Why is disunity such a big deal? It leads to unbelievers despising the church of God (v23). Those that are still living in their sin look at a divided, selfish church and see nothing different from their own friend groups. Not only does this lead to unbelievers speaking negatively about the gospel and God’s people, it hardens their heart to wanting to hear the gospel.
God responds to selfish worship with judgment and discipline (v 29-32). When a Christian’s worship dishonors God, He responds by correcting us and even removing the things that distract us. This discipline from God is done out of love, not out of hate, in order that we may worship Him in the best way possible (Hebrews 12:5-11).
Characteristics of Selfless Worship
What does true, selfless worship look like? Worship should stir up godly fear and awe as we marvel at the justice of God, the sacrifice of Christ, and the mercy of the Holy Spirit. It is an act of love in response to the true gift of love found in Jesus Christ. As we worship selflessly, we are dying to ourselves. We lay aside the selfish desires and plans that distract us in order to focus on and follow Christ’s example of humility (Matthew 16:24-26; Philippians 2:1-11).
True Christian worship has to do with a Person, not practices. God cares not only about what we do, but also why we do it. That is why Paul tells believers to examine and judge their own motivations for worship to make sure they are sincere and selfless (v 28, 31). Worship gives us a proper view of ourselves in relation to God’s holiness. We find that we are all equal in God’s sight. Being “in Christ” erases all of the labels we use to distinguish our status (Galatians 3:28; Colossians 3:11) and puts all believers on a level playing field before God. He sees past the cultural distinctions we make and looks straight at the motivations of our heart. No Christian did anything to earn or deserve God’s salvation, but He mercifully freed us from sin and made us His children (Romans 6:23, 8:12-17).
If we seek to be one with Christ, we must also seek to be one with each other (v 19, 33-34). Because of this, Christians are to be unified in our purpose (Ephesians 4:1-16). As C.H. Spurgeon put it: “No real spiritual unity can exist where there is not a supreme affection for the same being. Christ is the only uniting Center for souls.” This is why the local church is so important. God set up the church to be a culture set apart for Him, a way of life that is different from the self-seeking world around us. Corporate worship helps us identify and destroy our idols, grow personally, express joy collectively, and witness culturally. Using Paul’s example of the Lord’s Supper, we can see that it is a way to remember the gospel until Jesus returns (v 23-26). The Lord’s Supper is an educational symbol. It is meant to proclaim the central fact of the gospel: that Christ died and gave himself up for us. It celebrates the world’s most self-sacrificing man who served the world by delivering it from sin and death by giving his very life for it. As we worship together, we should have this in the front of our minds: that as we praise God and live holy lives, others are watching and will see how the gospel transforms every part of who we are.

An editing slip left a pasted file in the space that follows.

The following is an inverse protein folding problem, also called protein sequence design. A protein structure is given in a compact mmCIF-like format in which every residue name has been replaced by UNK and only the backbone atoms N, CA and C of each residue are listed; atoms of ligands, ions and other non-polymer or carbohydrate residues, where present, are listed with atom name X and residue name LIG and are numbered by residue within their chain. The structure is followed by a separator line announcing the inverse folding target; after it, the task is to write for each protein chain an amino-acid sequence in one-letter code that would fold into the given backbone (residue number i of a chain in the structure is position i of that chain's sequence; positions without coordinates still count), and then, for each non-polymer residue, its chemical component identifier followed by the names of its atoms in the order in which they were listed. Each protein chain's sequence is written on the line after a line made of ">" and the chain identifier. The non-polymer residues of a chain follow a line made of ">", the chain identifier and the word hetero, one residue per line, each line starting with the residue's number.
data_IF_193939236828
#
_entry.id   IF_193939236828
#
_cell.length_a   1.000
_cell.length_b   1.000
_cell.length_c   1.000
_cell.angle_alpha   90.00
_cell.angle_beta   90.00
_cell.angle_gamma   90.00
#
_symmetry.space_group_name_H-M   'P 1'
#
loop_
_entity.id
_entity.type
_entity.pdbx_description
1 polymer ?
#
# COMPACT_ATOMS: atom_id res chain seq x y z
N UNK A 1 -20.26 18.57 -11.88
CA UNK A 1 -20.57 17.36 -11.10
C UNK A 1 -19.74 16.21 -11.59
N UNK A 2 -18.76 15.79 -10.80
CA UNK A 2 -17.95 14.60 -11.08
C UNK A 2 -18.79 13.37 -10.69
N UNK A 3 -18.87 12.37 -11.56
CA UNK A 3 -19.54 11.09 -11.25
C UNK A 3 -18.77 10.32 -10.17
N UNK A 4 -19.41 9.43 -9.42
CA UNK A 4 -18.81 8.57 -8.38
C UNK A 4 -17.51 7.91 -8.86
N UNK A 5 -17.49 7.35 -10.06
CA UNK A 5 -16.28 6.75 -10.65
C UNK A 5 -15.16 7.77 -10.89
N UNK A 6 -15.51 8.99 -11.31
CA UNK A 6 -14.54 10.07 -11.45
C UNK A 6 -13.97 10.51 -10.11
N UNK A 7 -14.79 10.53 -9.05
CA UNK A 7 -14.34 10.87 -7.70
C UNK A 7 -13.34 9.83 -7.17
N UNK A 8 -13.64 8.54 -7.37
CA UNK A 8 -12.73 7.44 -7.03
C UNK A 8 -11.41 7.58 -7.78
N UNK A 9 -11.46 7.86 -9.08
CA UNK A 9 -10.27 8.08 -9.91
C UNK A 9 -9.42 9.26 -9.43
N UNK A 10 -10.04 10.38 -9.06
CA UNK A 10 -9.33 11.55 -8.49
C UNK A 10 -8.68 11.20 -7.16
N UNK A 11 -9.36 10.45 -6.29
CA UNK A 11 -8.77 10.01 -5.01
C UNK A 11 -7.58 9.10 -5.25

REORIENTING OUR WORSHIP
G.K. Beale said that “What people revere, they resemble, either for ruin or restoration.” Idolatry (selfish worship) leads us into sin and death whereas selfless Christian worship leads us towards obedience and righteousness (Romans 6:15-23). The only solution to selfish worship is a complete reorientation of our heart’s desires. The only person who can accomplish that is the Holy Spirit (John 3:1-21). He transforms us and empowers us by giving us a deep desire to worship God with pure motives and pure actions. That kind of worship not only brings the most glory to God, but also leads to the highest satisfaction for us.
Learn It. Love It. Live It.
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[image credit: Ben Ehmke on Flickr]